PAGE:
Cubs Have ‘Indicated High Price’ in Possible Contreras, Robertson Trades, Still No Names Exchanged with Mets

The Mets have looked like an excellent trade partner with the Cubs on Willson Contreras and/or David Robertson, but SNY’s Andy Martino tweeted Friday morning that no names have been exchanged yet. He added that the Cubs “have indicated high price” and that the Mets are reluctant to deal prospects after seemingly being burned in the Pete Crow-Armstrong trade last year.

Setting aside the pathetic self-own by the Mets organization there for just a bit, I find it very strange that an organization with the deepest financial resources in MLB would be worried about trading prospects. Owner Steve Cohen has shown both the desire and willingness to spend heavily on free agents and extensions, so what does it matter if they move a few prospects to improve their chances of winning this season?

This feels like more of a bargaining tactic or a way for the Mets to try to find out who the Cubs want so they can put their heads together and figure out what they’ve missed developmentally. Crow-Armstrong was drafted out of high school and got just 24 at-bats in Low-A before a shoulder injury curtailed his 2021 season, which likely caused the Mets to overlook or discount his potential.

Even before he had gotten clearance to resume swinging, the Cubs had laid out a plan to eliminate some mechanical inefficiencies in order to help him “do damage.” The result has been a surge in power to go along with his elite glove in center, making him a fast riser through both the system and the prospect rankings. So more than simply worrying about losing prospects in general, the Mets are probably concerned with why the Cubs might want certain players.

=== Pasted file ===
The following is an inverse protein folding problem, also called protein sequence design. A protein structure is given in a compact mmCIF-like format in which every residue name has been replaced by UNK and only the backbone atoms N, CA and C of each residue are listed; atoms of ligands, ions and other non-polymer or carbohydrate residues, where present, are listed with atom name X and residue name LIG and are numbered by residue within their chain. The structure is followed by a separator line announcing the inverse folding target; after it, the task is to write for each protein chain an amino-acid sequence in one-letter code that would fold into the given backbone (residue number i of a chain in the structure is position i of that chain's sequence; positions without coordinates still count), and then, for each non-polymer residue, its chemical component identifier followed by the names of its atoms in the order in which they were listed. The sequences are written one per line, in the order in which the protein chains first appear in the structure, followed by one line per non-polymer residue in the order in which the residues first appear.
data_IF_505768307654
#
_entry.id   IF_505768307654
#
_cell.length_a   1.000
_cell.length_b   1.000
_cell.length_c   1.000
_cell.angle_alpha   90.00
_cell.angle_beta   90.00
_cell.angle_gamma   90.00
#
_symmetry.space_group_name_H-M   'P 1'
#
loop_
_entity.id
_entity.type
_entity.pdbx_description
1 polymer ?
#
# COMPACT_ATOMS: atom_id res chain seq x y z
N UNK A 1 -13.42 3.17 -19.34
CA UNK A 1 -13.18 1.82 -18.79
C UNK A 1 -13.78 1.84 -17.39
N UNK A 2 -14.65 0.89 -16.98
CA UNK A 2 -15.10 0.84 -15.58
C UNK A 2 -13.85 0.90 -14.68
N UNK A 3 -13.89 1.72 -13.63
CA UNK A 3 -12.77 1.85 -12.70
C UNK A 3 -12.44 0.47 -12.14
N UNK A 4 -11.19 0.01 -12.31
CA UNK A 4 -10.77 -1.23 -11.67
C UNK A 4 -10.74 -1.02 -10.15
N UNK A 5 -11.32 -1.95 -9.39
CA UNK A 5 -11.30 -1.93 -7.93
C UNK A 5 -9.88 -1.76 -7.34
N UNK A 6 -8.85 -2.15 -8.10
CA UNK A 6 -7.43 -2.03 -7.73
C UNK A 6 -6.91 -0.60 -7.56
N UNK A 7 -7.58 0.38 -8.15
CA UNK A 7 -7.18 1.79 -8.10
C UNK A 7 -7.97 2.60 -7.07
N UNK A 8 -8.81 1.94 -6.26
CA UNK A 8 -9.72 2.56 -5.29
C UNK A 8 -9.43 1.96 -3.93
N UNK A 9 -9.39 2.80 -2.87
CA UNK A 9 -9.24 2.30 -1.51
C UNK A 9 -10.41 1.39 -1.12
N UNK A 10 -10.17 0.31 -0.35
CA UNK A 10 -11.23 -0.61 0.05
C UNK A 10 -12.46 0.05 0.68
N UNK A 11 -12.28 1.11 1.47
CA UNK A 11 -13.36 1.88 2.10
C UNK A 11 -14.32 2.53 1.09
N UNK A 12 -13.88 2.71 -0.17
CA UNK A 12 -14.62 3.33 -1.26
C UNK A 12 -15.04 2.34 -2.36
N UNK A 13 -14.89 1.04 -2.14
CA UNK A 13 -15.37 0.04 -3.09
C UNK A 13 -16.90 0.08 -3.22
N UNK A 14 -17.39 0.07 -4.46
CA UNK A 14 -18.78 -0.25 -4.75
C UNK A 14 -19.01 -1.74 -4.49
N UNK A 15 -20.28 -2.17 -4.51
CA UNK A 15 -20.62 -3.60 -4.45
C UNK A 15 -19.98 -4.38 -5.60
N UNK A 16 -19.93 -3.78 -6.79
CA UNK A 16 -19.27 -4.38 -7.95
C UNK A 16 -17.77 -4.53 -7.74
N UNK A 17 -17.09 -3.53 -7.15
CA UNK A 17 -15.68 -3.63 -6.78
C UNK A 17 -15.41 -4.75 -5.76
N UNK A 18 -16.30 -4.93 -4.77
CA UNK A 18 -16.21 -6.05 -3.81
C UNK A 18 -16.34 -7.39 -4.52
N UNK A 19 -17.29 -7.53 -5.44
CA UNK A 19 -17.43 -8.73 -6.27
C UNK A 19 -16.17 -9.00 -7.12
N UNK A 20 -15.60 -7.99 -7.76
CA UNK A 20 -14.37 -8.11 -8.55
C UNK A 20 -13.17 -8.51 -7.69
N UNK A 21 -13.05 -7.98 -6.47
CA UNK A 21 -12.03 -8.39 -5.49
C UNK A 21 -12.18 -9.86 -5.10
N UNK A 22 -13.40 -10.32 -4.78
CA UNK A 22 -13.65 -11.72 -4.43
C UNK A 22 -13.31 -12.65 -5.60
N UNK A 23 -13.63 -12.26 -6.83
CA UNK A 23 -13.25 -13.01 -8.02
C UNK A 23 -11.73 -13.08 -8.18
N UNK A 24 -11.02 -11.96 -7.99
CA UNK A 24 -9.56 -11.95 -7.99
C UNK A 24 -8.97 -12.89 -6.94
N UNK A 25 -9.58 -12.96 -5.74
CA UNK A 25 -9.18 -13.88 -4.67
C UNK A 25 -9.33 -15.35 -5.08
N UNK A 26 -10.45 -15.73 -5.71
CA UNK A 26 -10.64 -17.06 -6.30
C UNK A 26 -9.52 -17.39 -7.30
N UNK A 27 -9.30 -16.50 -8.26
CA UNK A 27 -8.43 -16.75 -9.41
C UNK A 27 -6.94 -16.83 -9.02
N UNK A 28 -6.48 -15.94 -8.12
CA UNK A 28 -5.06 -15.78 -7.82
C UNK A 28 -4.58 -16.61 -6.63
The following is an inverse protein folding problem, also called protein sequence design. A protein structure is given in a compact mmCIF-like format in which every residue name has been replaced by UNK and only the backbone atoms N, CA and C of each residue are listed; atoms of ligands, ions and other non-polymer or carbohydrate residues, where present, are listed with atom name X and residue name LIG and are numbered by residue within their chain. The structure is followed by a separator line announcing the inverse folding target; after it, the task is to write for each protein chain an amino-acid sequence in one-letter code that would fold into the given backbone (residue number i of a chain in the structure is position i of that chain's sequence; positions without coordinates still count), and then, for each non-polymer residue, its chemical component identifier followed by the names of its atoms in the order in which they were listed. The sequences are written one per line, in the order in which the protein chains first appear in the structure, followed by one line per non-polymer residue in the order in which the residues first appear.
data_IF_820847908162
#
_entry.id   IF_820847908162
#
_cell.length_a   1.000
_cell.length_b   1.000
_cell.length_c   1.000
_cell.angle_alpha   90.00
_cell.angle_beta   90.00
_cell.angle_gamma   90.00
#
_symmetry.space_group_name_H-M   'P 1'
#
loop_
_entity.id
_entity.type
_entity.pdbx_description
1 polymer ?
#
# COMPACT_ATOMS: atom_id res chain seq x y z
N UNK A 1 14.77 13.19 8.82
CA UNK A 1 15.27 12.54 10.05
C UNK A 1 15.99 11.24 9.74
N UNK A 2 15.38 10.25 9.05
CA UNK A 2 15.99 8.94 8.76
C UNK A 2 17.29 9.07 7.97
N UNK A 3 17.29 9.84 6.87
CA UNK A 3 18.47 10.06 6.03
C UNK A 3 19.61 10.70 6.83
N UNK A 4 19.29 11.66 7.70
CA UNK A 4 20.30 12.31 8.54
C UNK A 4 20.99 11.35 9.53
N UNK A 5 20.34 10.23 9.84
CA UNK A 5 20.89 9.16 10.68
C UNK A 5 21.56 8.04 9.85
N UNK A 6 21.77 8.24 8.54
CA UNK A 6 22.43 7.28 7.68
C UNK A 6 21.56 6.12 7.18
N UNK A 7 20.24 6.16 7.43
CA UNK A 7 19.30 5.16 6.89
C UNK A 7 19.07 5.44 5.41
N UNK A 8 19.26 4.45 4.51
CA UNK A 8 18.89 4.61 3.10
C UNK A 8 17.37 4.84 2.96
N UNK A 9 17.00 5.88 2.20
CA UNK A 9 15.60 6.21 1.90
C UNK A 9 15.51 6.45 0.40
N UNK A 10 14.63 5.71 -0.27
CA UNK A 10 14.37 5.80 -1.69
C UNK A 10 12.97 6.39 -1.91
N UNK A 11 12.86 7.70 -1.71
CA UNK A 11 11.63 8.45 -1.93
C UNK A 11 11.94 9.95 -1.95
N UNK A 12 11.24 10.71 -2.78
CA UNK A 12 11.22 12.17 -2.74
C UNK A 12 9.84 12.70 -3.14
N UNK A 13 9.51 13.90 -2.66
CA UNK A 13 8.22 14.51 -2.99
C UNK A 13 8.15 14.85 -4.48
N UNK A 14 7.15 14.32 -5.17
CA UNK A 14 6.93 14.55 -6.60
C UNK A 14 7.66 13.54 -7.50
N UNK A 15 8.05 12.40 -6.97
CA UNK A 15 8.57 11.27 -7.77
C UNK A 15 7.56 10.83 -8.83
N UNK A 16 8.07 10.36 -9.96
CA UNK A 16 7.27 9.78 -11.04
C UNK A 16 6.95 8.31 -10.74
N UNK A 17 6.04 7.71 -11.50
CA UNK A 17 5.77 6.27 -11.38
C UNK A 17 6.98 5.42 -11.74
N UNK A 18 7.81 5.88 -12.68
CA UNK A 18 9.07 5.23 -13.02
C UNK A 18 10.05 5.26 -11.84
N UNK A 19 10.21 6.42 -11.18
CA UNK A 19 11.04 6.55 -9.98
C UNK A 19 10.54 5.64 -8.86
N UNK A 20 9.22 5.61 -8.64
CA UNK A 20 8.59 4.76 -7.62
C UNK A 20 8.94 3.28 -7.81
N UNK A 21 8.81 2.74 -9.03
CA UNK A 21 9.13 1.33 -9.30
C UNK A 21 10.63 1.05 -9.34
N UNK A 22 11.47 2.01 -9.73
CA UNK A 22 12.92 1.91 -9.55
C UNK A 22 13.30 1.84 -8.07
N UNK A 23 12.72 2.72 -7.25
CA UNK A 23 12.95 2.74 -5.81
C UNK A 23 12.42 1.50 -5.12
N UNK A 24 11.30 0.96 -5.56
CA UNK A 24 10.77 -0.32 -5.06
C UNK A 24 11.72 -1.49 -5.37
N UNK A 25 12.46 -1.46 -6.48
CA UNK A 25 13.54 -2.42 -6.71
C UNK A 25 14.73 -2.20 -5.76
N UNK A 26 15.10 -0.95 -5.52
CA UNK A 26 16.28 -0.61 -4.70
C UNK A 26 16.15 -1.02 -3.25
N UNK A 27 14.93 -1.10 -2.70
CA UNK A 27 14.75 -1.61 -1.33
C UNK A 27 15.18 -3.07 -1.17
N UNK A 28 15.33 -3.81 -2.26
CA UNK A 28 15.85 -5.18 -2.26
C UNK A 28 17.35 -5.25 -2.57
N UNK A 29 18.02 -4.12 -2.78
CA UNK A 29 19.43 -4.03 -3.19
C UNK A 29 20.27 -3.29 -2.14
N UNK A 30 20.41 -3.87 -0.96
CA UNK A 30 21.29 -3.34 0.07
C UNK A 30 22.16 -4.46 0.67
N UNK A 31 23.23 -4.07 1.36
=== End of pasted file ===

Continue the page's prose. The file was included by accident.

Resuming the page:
One such prospect could be Mark Vientos, a corner man ranked No. 5 in the Mets system by who’s been striking out at north of a 30% clip in Triple-A. He figures to be in play here, particularly since the Mets have said their top two prospects — catcher Francisco Álvarez and third baseman Brett Baty — are off-limits. Shortstop Ronny Mauricio is another name people mention a lot in these circles, and he likewise has some offensive holes.

The Mets’ main issue here might simply be a matter of insecurity stemming from their chronic organizational incompetence. They keep finding ways to screw up, so any reluctance to part with prospects is probably born of fear that those prospects will end up developing into stars elsewhere. If that’s really the case, they need to do two things: 1) Upgrade their development infrastructure; 2) Make damn sure to spend enough that losing those prospects doesn’t matter.

The Cubs have done one of those two things over the last few years, now they need to think about doing the other.

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